The Kids are All Right

American film-making seems to have a problem supporting female film-makers. The difference is stark when compared to, say, France where there are a more films written and directed by females both new and legendary being released. It was an issue flagged up when Kathryn Bigelow became the first woman to take the Best Director Oscar for The Hurt Locker.

Since Bigelow’s landmark win, the paucity of American women directing seems downright insane given the strength of films released this year like Winter’s Bone, Please Give and The Kids are All Right.

Taking place over the course of a summer, this story focuses on the relationship between two middle-aged lesbians, Jules (Julianne Moore) and Nic (Annette Bening) and their two teenage kids, Joni (Mia Wasikowska) and Laser (Josh Hutcherson). Joni has just turned eighteen and is old enough to find out who their sperm donor dad is. Prompted by her fifteen year old brother, she contacts Paul (Mark Ruffalo). Soon he is a part of their family which causes chaos as they explore their own identities and roles within the family.

This is an easy film to recommend because Director Lisa Cholodenko has crafted a film with a simple story that allows the characters to blossom and the dialogue, which is both heart-felt and comedic, to impress.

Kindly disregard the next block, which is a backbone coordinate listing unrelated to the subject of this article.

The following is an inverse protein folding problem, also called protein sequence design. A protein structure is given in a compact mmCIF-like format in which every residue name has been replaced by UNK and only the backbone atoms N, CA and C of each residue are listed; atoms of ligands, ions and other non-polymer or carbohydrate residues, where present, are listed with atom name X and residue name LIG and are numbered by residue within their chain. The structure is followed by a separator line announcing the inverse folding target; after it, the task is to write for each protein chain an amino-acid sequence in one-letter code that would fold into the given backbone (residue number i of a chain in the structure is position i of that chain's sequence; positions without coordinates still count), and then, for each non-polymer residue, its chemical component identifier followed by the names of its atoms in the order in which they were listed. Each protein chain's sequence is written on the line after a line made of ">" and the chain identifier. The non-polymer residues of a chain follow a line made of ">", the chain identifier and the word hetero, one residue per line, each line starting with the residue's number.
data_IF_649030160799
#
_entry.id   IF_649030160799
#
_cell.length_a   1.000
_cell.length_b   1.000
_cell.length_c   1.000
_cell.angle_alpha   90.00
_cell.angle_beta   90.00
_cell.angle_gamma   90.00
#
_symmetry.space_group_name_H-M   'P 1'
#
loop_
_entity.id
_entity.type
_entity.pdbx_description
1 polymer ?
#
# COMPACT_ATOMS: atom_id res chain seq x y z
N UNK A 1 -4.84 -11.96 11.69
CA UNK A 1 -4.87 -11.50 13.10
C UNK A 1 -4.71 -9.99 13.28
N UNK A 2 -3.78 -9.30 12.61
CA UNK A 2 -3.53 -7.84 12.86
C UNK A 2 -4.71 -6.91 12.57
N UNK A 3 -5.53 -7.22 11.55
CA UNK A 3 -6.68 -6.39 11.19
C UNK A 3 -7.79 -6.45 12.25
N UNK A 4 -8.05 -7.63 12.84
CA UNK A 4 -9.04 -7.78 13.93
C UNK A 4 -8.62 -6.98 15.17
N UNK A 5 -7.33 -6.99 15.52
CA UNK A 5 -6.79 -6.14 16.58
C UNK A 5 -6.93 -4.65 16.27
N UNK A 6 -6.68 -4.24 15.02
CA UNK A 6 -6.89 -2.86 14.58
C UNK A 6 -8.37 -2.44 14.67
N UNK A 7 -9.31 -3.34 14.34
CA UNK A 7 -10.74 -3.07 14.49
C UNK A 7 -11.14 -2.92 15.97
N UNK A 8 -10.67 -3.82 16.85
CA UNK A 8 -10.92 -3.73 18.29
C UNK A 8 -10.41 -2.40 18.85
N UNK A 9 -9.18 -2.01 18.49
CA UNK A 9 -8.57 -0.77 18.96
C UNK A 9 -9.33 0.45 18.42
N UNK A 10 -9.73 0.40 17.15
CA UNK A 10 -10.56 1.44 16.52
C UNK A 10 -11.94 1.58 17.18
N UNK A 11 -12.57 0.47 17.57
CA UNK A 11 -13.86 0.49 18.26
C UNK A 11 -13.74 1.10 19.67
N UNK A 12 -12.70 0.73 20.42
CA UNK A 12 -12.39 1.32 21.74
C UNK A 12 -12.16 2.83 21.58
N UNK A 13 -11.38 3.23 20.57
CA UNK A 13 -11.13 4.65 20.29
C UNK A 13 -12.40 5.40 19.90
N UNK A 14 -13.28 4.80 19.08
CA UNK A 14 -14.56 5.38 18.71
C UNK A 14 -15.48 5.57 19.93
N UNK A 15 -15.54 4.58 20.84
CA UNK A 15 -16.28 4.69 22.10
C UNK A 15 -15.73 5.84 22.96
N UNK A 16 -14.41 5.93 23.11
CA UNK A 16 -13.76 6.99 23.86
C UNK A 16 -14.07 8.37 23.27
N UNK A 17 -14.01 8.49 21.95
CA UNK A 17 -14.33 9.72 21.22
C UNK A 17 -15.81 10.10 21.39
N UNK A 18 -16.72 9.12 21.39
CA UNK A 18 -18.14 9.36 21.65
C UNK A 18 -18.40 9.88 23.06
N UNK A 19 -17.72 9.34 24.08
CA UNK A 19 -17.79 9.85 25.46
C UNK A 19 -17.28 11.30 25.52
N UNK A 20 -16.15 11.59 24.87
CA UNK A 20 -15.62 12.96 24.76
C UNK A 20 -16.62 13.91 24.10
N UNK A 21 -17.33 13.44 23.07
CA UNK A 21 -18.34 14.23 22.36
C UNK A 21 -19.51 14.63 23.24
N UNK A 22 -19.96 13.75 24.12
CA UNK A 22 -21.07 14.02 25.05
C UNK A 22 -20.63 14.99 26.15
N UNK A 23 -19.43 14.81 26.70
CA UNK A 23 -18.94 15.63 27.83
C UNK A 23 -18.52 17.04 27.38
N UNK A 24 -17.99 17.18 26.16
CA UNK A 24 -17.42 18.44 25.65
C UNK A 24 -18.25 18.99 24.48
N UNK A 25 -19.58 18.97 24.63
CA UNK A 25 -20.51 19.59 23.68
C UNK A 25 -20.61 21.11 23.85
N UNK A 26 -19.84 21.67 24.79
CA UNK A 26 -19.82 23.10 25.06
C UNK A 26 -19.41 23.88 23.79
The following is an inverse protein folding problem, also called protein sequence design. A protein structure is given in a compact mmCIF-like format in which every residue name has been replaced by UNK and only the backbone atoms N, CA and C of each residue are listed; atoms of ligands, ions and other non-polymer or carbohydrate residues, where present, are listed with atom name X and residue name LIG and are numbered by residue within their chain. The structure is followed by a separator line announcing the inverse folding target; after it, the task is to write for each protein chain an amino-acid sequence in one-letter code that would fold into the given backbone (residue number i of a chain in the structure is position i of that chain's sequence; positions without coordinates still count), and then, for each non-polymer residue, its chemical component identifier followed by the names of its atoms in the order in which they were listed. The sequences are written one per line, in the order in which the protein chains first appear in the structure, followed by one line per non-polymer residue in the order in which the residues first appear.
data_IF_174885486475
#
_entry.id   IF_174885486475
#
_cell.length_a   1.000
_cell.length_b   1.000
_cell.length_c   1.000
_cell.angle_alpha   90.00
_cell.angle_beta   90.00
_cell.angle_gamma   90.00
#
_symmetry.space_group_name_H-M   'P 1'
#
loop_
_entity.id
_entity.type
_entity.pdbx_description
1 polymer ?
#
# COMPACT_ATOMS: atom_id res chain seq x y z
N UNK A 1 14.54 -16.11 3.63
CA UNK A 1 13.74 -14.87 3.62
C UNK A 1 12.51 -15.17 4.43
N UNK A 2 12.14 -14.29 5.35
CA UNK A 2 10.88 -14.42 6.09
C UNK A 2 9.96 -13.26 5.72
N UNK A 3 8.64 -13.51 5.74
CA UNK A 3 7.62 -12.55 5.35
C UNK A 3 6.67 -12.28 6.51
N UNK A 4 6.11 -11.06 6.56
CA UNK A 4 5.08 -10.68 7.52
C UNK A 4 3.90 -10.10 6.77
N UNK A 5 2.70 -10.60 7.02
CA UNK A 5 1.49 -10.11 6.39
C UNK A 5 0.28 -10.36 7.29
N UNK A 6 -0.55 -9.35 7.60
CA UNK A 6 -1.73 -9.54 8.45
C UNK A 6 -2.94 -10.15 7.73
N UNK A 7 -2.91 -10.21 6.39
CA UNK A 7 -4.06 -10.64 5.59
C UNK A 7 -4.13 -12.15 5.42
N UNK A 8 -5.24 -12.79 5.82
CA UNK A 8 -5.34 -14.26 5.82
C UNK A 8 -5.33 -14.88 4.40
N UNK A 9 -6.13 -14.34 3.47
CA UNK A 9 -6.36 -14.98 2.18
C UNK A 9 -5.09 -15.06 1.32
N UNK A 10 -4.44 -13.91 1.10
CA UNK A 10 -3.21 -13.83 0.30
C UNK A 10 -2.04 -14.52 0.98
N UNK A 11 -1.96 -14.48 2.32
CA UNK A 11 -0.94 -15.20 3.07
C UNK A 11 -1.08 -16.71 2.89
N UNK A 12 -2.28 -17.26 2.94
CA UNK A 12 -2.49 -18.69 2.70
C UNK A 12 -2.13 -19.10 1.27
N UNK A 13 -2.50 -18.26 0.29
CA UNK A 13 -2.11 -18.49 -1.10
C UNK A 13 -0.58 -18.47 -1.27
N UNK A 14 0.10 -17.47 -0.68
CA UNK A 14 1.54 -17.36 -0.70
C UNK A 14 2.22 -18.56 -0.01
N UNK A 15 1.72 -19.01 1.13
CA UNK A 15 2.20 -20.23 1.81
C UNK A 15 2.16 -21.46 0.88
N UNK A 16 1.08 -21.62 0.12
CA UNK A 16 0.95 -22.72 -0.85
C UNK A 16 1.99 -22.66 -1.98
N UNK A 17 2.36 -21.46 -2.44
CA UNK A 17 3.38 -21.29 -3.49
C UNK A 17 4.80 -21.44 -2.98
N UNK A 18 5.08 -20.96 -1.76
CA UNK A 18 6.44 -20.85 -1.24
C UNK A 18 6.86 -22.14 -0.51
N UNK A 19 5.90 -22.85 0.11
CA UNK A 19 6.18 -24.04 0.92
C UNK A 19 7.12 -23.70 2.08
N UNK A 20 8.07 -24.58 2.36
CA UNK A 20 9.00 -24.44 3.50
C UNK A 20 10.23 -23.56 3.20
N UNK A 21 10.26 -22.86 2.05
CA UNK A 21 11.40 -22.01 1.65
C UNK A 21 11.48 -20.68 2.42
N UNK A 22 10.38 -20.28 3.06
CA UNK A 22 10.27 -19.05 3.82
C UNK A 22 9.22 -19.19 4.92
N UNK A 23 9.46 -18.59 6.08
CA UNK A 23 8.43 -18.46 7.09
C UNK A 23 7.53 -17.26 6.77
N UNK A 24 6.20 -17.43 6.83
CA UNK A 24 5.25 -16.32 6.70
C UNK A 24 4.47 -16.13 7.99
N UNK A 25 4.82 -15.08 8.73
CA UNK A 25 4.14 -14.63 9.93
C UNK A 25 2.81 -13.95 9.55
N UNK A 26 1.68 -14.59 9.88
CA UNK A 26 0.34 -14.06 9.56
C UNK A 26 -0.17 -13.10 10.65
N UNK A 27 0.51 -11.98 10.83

Annette Bening and Juliane Moore in The Kids are All Right
Mothers’ Dearest

The trailer makes the film out to be a comedy, which is only half true. It is also a moving drama that captures the landscape of the family in general. Never mind the fact that the parents are two middle-aged sexually active lesbians. You forget that and focus on the characters, all of whom are interesting. What emerges, are universal stories: the familiar drift that occurs between a couple and the sense of displacement that teenage years have and the way we try to establish an identity through others.

Like most families, the children take on aspects of their parents – in this case, relating to the mother who gave birth to them. Watching the interplay between them is funny. The conversations feel natural, usually going along the lines of an awkward, “So, uh, how are you?” to bitchy and loaded with subtext sniping.

Oscar talk is surrounding Bening playing the domineering, prickly character, the father of the family. She has the tougher role as the hard-headed, wine-swilling father figure but seeing her character grow is so enjoyable due to the wit and the realness. Equal to her is Ruffalo as an open, sensual slacker awakened to his fear of growing old alone. Wasikowska and Hutcherson are excellent as they respond to his maleness and outsider status whilst rebelling against their parents only to realise that actually, you know, family is actually important.

The Cast of the film The Kids are All Right

Actually, seeing all of the characters grow is great. You can picture families like these across the US and you can imagine them working. Thanks to naturalistic acting there is a real chemistry. As a result, it is one of those films where the characters have grown on you and you enjoy their company.

This film displays heart, wit and warmth – and it was shot in just 23 days which puts overly-long epic empty-headed big-bang nonsense like Transformers to shame. 

The film works. I believed it and I was immersed in it. It is one of the best films this year and another reason why the lack of women directing should be addressed. Watch it and let the major American studios know that.

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